15. 15. that process another frame; if the page fault rate falls below the lower limit, we remove a frame from that process. Thus we can directly measure & control the page fault rate to prevent thrashing. If the page fault rate increases & no more free frames are available, we must select some process & suspend it. The freed frames are then distributed to process with high page fault rates. ●●●●●●What is meant by context switch? Explain the o/h incurred due to the context switching on process & thread The process of changing context from an executing program to an interrupt will assume control requires a combination of h/w & s/w. since the interrupted program knows neither when an interrupt will assume control of the processor nor which port of the machine context will be modified by the interrupt routine, the interrupt service routine itself is changed with the saving & restoring the context of the preempted activity. In a context switched, the state of the first process must be saved somehow, so that when the scheduler gets back to the execution of the first process, it can restore this state & continue normally. The state of the process includes all the registers that the process may be using; especially the program may be necessary. Often all the data structures called PCB. Now in order to switch the processes the PCB for the first processes must be created & saved. The threads are normally cheaper than the processes & that they can be scheduled for execution in a user dependent way with less o/hs. They are cheaper because they do not have a full set of resources each, whereas the PCB for a heavy weight process is large & costly to context switch the PCB‟s for threads are much smaller, since each threads has only a stack & some registers to manage. It has no open file lists or resource lists or resource lists, no accounting structures to update. All of these resources are shared by all threads within the process. ●●●●●●What are the limitations of Banker’s Algorithm used for deadlock avoidance? There are some problems with the Banker‟s algorithm as follows a> It is time consuming to execute on the operation of every resource. b> If the claim information is not accurate system resources may be underutilized. c> Another difficulty can occur when the system is heavily loaded. In this situation so many resources are granted away that very safe sequences remain & as a consequence the job will be executed sequentially. So Banker‟s algorithm is referred to as the “Most Liberal granting Process”. d> The process claim must be less than the total number of units of the resource in the system. If not the process is not accepted by the manager. e> Since the state without the new process is safe, so is the state with the new process. Just use the order we had originally & put the new process at the end. f> A resource becoming unavailable can result in an unsafe state.●●●●Advantage & disadvantage of Multiuser operating systemThe advantage of having a multiuser operating system is that normally the h/w is very expensive & it lets a no. of users sharethis expensive resource. This means the cost is divided amongst the users. Since the resources are shared, they are morelikely to be in user then sitting idle being unproductive.The disadvantage with multi user computer systems is that as more users access it the performance becomes slower & slower.Another limitation is the cost of h/w, as a multiuser operating system requires a lot of disk space & memory. In addition theactual s/w for multiuser operating systems tend to cost more than single user operating system.●●●●●●What is Remote procedure call or RPC? How RPC work? Give its limitations alsoDistributed systems usually use remote procedure call (RPC) as a fundamental building block for implementing remoteoperations & RPC is a powerful technique for constructing distributed client server based applications. It is based on extendingthe notion of conventional or local procedure need not exist in the same address space as the calling procedure. The 2processes may be on the same system or they may be on different systems with a n/w connecting them. By using RPCprogrammers of distributed application avoid the details of the interface with the n/w.An RPC is analogous to a function call. Like a function call, when an RPC is made the calling arguments are passed to theRemote procedure & the caller waits for a response to be returned from the remote procedure. The following figure shows theflow of activity of that takes place during an RPC call b/w two networked system.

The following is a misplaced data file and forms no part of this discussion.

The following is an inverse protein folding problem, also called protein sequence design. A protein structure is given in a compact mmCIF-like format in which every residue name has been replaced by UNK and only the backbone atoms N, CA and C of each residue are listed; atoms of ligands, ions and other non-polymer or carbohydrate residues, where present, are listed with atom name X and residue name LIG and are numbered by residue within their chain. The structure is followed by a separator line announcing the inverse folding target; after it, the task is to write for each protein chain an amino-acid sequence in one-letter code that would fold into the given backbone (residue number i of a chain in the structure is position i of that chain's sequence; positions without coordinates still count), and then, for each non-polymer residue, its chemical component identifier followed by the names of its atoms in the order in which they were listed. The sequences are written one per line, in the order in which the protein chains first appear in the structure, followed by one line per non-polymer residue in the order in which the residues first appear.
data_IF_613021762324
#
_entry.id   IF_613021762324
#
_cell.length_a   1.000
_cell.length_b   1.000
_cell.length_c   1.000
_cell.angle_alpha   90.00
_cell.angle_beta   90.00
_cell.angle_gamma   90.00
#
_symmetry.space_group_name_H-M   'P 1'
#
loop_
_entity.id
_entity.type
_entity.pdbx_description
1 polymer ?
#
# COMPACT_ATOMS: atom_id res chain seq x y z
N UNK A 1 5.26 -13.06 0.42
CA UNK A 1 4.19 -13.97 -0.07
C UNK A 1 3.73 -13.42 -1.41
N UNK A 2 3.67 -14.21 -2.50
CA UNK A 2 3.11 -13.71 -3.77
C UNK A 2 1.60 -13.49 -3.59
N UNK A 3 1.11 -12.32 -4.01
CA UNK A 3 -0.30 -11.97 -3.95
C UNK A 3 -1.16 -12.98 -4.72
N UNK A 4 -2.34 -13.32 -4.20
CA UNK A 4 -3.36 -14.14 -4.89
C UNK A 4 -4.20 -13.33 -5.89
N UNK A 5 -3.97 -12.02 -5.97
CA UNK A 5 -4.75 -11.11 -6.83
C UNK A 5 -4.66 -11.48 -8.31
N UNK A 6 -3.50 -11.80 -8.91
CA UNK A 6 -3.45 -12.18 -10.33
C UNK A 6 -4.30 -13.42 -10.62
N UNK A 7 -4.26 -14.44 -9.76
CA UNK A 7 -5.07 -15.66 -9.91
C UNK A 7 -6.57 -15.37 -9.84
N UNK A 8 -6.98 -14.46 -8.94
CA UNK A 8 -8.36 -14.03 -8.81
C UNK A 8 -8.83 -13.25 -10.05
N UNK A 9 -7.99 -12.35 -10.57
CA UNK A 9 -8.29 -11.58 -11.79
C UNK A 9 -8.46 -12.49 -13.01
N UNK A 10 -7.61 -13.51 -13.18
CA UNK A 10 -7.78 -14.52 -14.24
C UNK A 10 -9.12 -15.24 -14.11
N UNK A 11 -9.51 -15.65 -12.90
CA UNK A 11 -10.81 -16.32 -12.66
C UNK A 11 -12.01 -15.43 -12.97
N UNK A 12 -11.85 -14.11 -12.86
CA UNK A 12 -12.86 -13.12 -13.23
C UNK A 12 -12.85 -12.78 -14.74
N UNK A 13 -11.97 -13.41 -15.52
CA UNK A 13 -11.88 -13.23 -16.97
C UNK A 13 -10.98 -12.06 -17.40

16. 16. The client make a procedure call thatsends a request to the server &waits. The thread is blocked from processing until either a reply is received or it times out. Whenthe request arrives, the server calls a dispatch routine that performs the request service, & sends the reply to clients. After RPCcall is completed, the client program continues. RPC specifically supports network application. RPC implementations arenominally incomputable with other RPC implementation, although some are compatible. Using a single implementation of aRPC in a system will most likely results in a dependence on the RPC vendor for maintenance support & future enhancements.This could have a highly negative impact on a system‟s flexibility, maintainability, portability because there is no single standardfor implementing a RPC, different features may be offered by individual RPC implementations. Features that may affect thedesign & cost of a RPC based application.●●●●●●Linked Allocation & Indexed AllocationLinked allocation The problems in contiguous allocation can be traced directly to the requirement that thespaces are allocated contiguously and that the files that need these spaces are of different sizes. Theserequirements can be avoided by using linked allocation. In linked allocation, each file is a linked list of diskblocks. The directory contains a pointer to the first and (optionally the last) block of the file. For example, a fileof 5 blocks which starts at block 4, might continue at block 7, then block 16, block 10, and finally block 27.Each block contains a pointer to the next block and the last block contains a NIL pointer. The value -1 may beused for NIL to differentiate it from block 0. With linked allocation, each directory entry has a pointer to thefirst disk block of the file. This pointer is initialized to nil (the end-of-list pointer value) to signify an empty file.A write to a file removes the first free block and writes to that block. This new block is then linked to the end ofthe file. To read a file, the pointers are just followed from block to block. There is no external fragmentationwith linked allocation. Any free block can be used to satisfy a request. Notice also that there is no need todeclare the size of a file when that file is created. A file can continue to grow as long as there are free blocks.Linked allocation, does have disadvantages, however. The major problem is that it is inefficient to supportdirect-access; it is effective only for sequential-access files. To find the ith block of a file, it must start at thebeginning of that file and follow the pointers until the ith block is reached. Note that each access to a pointerrequires a disk read. Another severe problem is reliability. A bug in OS or disk hardware failure might result inpointers being lost and damaged. The effect of which could be picking up a wrong pointer and linking it to afree block or into another file.Index Allocation linked allocation does not support random access of file since pointer hidden in block sequentially.Indexed allocation solves this problem by bringing pointer together into an index block. Indexed allocation uses an index todirectly track the file block locations. A user declares the maximum file size, and the file system allocates a file header with anarray of pointers big enough to point to all file blocks.Although indexed allocation provides fast disk location lookups for random accesses, file blocks may be scattered all over thedisk. A file system needs to provide additional mechanisms to ensure that disk blocks are grouped together for goodperformance (e.g., disk defragmenter). Also, as a file increases in size, the file system needs to reallocate the index array andcopy old entries. Ideally, the index can grow incrementally. File header Block 0 Data blocks Block 1 Block 2Multilevel Indexed AllocationLinux uses multilevel indexed allocation, so certain index entries point to index blocks as opposed to data blocks. The fileheader, or the i_node data structure, holds 15 index pointers. The first 12 pointers point to data blocks. The 13 th pointer pointsto a single indirect block, which contains 1,024 additional pointers to data blocks. The 14th pointer in the file header points to